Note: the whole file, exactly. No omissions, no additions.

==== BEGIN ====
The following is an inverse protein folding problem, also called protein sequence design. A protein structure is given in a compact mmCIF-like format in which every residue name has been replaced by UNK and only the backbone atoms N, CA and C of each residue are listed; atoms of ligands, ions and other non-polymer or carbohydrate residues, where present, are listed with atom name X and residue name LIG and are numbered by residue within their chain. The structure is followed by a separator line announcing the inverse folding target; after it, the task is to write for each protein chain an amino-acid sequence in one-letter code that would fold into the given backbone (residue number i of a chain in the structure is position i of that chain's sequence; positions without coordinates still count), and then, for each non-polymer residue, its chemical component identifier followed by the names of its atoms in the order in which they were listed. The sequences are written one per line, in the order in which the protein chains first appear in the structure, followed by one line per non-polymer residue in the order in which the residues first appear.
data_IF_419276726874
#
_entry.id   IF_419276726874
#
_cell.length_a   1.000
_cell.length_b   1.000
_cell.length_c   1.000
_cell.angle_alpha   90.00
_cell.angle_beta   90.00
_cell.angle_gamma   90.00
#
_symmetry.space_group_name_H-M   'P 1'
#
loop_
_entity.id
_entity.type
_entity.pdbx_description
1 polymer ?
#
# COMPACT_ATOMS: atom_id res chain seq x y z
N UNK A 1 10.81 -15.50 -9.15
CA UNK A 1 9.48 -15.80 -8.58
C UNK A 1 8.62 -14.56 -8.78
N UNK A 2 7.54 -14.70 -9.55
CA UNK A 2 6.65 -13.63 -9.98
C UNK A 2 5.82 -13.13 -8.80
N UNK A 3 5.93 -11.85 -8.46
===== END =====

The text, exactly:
The following is an inverse protein folding problem, also called protein sequence design. A protein structure is given in a compact mmCIF-like format in which every residue name has been replaced by UNK and only the backbone atoms N, CA and C of each residue are listed; atoms of ligands, ions and other non-polymer or carbohydrate residues, where present, are listed with atom name X and residue name LIG and are numbered by residue within their chain. The structure is followed by a separator line announcing the inverse folding target; after it, the task is to write for each protein chain an amino-acid sequence in one-letter code that would fold into the given backbone (residue number i of a chain in the structure is position i of that chain's sequence; positions without coordinates still count), and then, for each non-polymer residue, its chemical component identifier followed by the names of its atoms in the order in which they were listed. The sequences are written one per line, in the order in which the protein chains first appear in the structure, followed by one line per non-polymer residue in the order in which the residues first appear.
data_IF_419276726874
#
_entry.id   IF_419276726874
#
_cell.length_a   1.000
_cell.length_b   1.000
_cell.length_c   1.000
_cell.angle_alpha   90.00
_cell.angle_beta   90.00
_cell.angle_gamma   90.00
#
_symmetry.space_group_name_H-M   'P 1'
#
loop_
_entity.id
_entity.type
_entity.pdbx_description
1 polymer ?
#
# COMPACT_ATOMS: atom_id res chain seq x y z
N UNK A 1 10.81 -15.50 -9.15
CA UNK A 1 9.48 -15.80 -8.58
C UNK A 1 8.62 -14.56 -8.78
N UNK A 2 7.54 -14.70 -9.55
CA UNK A 2 6.65 -13.63 -9.98
C UNK A 2 5.82 -13.13 -8.80
N UNK A 3 5.93 -11.85 -8.46